Dependent Stance: Sixes
All great models of human persons agree that three basic intelligences give us modes of being in the world—thinking, feeling, and doing. All Enneagram types place thinking, feeling, and doing in one of the three categories—preferred, repressed, and supporting. The Enneagram’s Dependent Stance is organized around their shared repression of the thinking center.
Unfortunately, your preferred center recognizes only one third of the human experience, and disregards the other two thirds. As you wear your preferred “lenses,” you neglect, to your own detriment, to see and develop the other two centers. Developing your repressed center is some of the most important and difficult Enneagram work. Therefore, this series of posts will focus on how the Dependent Stance can nurture their center of thinking intelligence.
Dependent Stance numbers (One, Two and Six) are oriented to the actions of others.Sixes, in particular, are consumed by daily schedules and responsibilities.
Sixes see the world through the thinking center, but they do not use thinking to process or interpret the information they have received. They see the world in terms of information and cognitive data, but they do not analyze that data productively. After taking in information through their head Sixes cease to use the thinking center. If they continued to use the thinking center they would process their information, analyze it, and receive new insights. Instead, Sixes respond to their environment by feeling and doing, which means they desire to respond to life’s situations with care and concern.However, with the thinking center repressed, Sixes cannot guide or evaluate their response.
Productive thinking (the only true kind of thinking there is) moves from one ideological position to another. This mental activity is distinctive because it generates new insights and comes to new conclusions. This kind of thinking is a stark contrast from internal racket fixated on worst-case scenarios and how to prepare for them. Sixes must set aside time to think through their own beliefs and take a break from their anxious mind and nurture productive thinking. Contemplative prayer is an invaluable practice for any Six who desires to disengage from an anxious mind.
Repressed thinking causes Sixes to link every issue to every other issue so that they become confused and increasingly anxious, which prevents objectivity. When you struggle with objectivity decisions are difficult and you continually gather ideas from others, but you can’t evaluate the information so you ask questions, but the questions are not productive because the cognitive racket that parades as thinking cannot evaluate the information gathered from the question. If Sixes overcome all of this anxiety and manage to respond, they are unsure how to evaluate their response; so they use clear rules and standards to relieve their anxiety over the quality of their response and to assure themselves that things will not go wrong. Unfortunately, no static set of rules can replace productive thinking and its ability to evaluate the complexity of real life. In the end their inflexibility and ridged standards only causes more problems.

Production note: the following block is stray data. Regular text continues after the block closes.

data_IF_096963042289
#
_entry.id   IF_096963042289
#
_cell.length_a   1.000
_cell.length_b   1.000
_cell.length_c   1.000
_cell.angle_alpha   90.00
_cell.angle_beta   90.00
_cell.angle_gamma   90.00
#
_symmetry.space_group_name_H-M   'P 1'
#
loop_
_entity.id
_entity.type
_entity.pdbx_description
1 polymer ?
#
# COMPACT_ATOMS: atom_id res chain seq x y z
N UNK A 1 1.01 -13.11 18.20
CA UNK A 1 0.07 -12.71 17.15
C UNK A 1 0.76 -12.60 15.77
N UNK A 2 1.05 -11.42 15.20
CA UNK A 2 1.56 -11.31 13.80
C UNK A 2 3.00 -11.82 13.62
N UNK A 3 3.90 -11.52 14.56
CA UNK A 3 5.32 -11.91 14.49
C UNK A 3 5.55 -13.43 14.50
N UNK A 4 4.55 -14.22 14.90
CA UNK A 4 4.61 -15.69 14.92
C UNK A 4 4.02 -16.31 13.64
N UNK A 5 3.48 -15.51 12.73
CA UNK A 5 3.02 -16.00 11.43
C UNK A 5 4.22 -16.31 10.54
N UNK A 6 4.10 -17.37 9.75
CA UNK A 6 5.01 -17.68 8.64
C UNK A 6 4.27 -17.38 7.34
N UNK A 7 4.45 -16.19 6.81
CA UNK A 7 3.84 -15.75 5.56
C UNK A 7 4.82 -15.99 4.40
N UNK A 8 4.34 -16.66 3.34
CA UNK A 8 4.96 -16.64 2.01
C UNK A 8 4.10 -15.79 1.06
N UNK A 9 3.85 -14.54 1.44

Sixes mechanically respond to life through conscientious behavior. They gather information from everyone, but then question whether it is trustworthy. They corroborate the information they have gathered by asking more questions. They generally fail to realize that this behavior frustrates others, who feel personally challenged by their questions.
Sixes must nurture productive thinking. This can be practiced best when you not already emotionally invested in a situation, so practice thinking productively by analyzing a situation that seems simple and non-threatening. When this is not possible journal or process with a friend who can help you distinguish between thinking and feeling.
Generally speaking, if Sixes are thinking about things that are not happening right now then their thinking is non-productive and they are probably ruminating on thoughts that have an emotional hook on them. Sixes (and those trying to help them) attempt to solve problems by attending the facts, but they are unsuccessful because no one identifies the emotional component of life’s questions and problems. For example, perhaps a Six has locked their keys in their car and you suggest that they call AAA. “But I’m not a member,” the Six hastily replies. “What if we called one of those pop-a-lock places? Oh, but I’m not sure those places are reputable. I have a coat hangar!” Wincing, the Six says, “I am not sure that will work. We might set off the alarm or scratch my car.” With each suggestion the frustration escalates as the Six questions or denies each possible solution. The Six responds this way because the situation and every possible solution is saturated with anxiety. The friend must slow down and invite the Six to identify their anxiety. Once it is named and feltit is exposed and no longer feels as threatening. We know this is true because this reality plays out inside each of us every time we watch a horror flick. These movies are the scariest when the menace is lurking in the shadows, widely feared, but never seen. If you ever watched Scooby Doo as a kid you remember how feckless and silly the villain appeared once they were unmasked, tied up and brought into the open. Once fear is unmasked, anxiety steps down and thinking is no longer clouded by anxiety and can be productive again.
Some enneagram teachers use the language of “dominant”
If you are a Six you may not understand the unique nature of this way of seeing, but consider, for example, the Two, who sees the world in shades of feelings almost like thermal vision, but it’s “feeling vision.”
If it is helpful you can compare this to the Five, who continues to analyze with no desire to respond.
Anxiety is best felt when a Six is as aware of their body as they are their head.